Maepioh rebuts criticisms over West’s investment body


THE Western province government has come under strong attack over lack of transparency in the progress of the province’s investment corporation (WPIC).

Premier Wayne Maepioh has however downplayed this, saying that financial statements for the WPIC are ready for audit.

Non-executive member Ramrakha Talasasa, MPA for Nusatupe ward, accuses Maepioh’s government of taking control of the WPIC. In doing so, Mr Talasasa alleges that the body has been allowed to become impotent.

Speaking in last week’s first assembly on the 2017-18 supplementary budget, Talasasa said WPIC is an entity that is owned by the province and has a board which includes members of the assembly.

“This composition provides the assembly the right to know where in terms of investment we are, or what the liquidity rations of the WPIC are.” But, he said, this is not the case.

“No report has been tabled in the assembly in the last four years, and no one seems to know how or where all the investment funds paid to WPIC have gone to.

“Is there enough cash flow to pay for the expected liabilities of WPIC? What is the return on investment in the last eight years?” he asks.

He questions whether the body has any investment opportunities at all, challenging the assembly to come up with options with which WPIC can be helped to realise its potential.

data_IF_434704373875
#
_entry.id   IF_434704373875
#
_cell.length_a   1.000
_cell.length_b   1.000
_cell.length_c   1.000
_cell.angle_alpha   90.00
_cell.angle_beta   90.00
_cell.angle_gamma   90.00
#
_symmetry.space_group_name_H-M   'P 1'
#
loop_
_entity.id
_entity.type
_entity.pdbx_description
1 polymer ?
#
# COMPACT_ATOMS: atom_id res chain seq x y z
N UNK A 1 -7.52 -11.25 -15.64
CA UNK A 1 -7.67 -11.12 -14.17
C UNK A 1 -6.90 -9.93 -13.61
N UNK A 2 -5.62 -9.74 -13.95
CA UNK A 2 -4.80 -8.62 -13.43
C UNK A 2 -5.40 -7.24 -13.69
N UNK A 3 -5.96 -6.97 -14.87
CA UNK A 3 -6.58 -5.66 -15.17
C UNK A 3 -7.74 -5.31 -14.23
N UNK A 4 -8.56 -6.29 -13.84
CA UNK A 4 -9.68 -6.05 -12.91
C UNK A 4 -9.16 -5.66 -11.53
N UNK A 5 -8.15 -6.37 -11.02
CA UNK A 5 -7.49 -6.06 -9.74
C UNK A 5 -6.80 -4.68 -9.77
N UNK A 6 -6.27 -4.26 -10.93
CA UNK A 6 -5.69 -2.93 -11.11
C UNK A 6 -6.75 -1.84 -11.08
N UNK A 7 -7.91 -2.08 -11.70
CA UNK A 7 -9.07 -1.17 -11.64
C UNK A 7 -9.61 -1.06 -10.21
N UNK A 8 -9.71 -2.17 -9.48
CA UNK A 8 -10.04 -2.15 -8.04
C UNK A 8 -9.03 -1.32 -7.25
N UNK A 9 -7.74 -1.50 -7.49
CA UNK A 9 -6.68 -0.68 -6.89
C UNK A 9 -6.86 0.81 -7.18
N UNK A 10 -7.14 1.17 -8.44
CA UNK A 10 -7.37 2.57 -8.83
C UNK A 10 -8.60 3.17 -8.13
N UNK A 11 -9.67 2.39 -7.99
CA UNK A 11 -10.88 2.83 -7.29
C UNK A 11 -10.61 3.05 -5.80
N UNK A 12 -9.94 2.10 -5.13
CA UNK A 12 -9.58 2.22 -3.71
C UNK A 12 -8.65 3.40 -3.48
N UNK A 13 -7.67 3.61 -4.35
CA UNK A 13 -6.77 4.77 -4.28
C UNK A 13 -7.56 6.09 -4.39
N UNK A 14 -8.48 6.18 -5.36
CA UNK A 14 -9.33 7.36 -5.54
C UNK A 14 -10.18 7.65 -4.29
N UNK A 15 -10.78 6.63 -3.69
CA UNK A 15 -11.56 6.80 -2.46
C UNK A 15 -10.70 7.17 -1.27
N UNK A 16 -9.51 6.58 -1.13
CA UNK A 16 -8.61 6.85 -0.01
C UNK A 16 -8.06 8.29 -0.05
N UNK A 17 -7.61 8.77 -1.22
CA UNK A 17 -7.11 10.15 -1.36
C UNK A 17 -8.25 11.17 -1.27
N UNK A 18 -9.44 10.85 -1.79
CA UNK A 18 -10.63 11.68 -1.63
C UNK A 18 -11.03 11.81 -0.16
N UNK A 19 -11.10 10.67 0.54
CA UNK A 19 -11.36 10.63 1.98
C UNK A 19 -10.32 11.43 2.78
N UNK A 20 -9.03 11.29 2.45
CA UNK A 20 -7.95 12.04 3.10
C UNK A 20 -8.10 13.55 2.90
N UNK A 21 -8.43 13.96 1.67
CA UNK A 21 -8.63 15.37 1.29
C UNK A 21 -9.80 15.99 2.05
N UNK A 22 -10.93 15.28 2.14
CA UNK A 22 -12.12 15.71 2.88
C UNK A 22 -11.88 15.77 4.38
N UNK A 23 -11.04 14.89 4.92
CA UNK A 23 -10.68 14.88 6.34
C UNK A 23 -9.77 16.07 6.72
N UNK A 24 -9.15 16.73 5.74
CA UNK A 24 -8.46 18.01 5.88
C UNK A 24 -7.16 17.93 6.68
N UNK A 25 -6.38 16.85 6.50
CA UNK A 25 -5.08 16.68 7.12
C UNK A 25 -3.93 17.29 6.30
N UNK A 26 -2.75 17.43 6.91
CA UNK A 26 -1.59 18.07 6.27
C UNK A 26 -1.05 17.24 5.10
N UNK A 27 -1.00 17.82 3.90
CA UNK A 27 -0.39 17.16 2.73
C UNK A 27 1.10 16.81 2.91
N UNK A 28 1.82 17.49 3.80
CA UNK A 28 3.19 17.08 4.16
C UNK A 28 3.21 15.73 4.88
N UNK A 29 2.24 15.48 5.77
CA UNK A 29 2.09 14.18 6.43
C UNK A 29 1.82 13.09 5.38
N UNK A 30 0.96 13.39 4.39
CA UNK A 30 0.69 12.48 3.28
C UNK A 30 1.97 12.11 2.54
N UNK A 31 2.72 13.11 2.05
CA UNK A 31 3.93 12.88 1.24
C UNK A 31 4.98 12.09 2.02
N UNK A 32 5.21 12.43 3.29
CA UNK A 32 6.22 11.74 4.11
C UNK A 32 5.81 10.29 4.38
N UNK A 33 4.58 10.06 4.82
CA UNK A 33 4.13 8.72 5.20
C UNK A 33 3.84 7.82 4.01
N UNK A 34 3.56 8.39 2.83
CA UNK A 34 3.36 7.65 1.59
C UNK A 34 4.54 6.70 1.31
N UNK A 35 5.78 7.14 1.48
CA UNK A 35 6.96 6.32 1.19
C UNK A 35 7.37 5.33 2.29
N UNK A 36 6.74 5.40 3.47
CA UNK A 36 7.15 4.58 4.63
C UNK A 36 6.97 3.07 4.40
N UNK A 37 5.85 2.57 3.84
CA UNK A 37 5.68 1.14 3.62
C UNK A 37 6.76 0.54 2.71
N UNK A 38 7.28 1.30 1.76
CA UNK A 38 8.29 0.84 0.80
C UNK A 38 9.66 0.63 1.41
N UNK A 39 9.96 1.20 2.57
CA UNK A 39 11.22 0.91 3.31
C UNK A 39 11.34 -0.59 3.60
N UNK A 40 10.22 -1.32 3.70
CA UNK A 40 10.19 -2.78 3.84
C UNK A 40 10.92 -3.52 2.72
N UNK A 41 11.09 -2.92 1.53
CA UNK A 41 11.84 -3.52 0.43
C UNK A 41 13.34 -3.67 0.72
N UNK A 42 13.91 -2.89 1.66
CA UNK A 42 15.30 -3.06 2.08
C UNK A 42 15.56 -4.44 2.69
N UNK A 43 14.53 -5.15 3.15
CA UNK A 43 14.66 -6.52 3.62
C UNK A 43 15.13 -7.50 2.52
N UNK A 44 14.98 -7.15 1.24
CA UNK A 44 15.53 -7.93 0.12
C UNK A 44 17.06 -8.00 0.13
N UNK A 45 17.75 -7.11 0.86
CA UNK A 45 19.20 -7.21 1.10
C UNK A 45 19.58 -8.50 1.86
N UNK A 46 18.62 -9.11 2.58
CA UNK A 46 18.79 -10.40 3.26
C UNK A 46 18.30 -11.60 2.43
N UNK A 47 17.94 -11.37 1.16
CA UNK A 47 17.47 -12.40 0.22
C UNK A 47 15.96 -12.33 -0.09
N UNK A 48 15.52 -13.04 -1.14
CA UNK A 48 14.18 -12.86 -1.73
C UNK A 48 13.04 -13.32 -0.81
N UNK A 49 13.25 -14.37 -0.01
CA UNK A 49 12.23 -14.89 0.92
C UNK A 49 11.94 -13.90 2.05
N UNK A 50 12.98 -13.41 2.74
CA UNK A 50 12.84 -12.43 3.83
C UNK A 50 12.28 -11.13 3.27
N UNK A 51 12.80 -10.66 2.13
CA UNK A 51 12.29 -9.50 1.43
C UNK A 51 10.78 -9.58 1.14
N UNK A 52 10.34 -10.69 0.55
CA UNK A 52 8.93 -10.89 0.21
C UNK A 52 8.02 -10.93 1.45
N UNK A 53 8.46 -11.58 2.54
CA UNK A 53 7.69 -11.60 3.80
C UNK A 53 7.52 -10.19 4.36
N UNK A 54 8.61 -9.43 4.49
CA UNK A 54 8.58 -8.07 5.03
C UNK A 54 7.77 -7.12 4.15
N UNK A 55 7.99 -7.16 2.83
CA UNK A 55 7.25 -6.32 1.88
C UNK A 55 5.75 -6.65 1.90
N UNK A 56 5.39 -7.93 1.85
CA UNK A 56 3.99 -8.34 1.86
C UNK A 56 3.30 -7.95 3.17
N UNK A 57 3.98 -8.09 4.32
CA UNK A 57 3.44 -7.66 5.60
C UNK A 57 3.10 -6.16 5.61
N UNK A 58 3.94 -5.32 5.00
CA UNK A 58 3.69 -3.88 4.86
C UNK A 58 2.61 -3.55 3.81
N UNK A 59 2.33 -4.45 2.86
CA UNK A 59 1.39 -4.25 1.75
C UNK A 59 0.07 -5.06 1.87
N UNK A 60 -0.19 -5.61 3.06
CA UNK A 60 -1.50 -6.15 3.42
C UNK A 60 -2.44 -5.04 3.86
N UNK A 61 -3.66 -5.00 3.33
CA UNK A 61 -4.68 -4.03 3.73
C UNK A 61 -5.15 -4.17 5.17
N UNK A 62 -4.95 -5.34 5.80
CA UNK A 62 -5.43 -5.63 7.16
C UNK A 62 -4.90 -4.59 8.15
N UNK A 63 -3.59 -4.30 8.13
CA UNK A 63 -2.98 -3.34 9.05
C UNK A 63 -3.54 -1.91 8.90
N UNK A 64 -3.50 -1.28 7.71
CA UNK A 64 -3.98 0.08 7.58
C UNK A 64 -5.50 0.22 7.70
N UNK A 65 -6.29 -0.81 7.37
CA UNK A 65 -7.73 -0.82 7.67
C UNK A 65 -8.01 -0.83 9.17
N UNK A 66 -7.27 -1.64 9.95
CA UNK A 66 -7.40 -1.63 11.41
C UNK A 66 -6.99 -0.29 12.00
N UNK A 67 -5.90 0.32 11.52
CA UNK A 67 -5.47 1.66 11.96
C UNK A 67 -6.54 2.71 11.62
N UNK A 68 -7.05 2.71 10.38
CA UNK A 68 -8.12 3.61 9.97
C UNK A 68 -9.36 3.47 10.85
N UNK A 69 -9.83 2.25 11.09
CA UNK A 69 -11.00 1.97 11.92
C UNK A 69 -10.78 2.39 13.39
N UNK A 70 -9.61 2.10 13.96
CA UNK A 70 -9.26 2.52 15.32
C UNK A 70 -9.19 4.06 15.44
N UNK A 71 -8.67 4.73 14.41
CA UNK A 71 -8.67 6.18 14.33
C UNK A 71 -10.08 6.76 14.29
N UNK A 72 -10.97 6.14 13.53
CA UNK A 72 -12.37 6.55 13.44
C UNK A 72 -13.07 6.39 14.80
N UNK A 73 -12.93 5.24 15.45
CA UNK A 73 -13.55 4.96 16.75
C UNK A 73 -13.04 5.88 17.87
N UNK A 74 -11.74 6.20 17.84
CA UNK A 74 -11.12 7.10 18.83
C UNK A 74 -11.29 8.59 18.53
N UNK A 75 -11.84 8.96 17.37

“How can the assembly assist in ensuring a public corporation such as WPIC realises its potential to diversify and expand and at the same time, be accountable for and transparent in its dealings?”

Premier Maepioh, speaking to Island Sun yesterday, says the province is waiting for the legal ordinance regarding WPIC, which is still with the Attorney General.

He said they are currently on the final touches of the WPIC ordinance to make it be governed properly.

They are also looking at the financial statements under preparation as they are looking forward to conduct the audit as soon as possible for the Assembly to look into.

“All the revised areas governing the body of WPIC are captured on the ordinance as we have already passed it. But there was a finding that the AG’s Chamber said needs good vetting through proper linking with other relevant acts to not breach with other acts in which it should be ready around May,” said Maepioh

“Currently it is on the process and is almost complete. When the ordinance is complete then we will give it back to the Assembly for blessing so that it becomes a legal entity governed by ordinance.”

Maepioh elaborated that in the absence of the ordinance, the authority is only mandated by policy with no ordinance governing as a backup of legal power.

Meanwhile, Maepioh also clarified that there is only one investment for WPIC and no other. And that is the investment at Noro for the rental of housings rented by Solomon Tuna.

“When they rent for these houses, they also ask for their repairs as well over which most of the money collected from the houses are only used back for maintenance.

“In terms of efficiency, we are trying to get to our new development plans but all our rentals seem to be only rotating for maintenance and so only little is saved to support our contribution to the province every month.

“Though we only have a short time now before elections, WPIC is one of the priorities that we want to put to a standard being approved by the people.”

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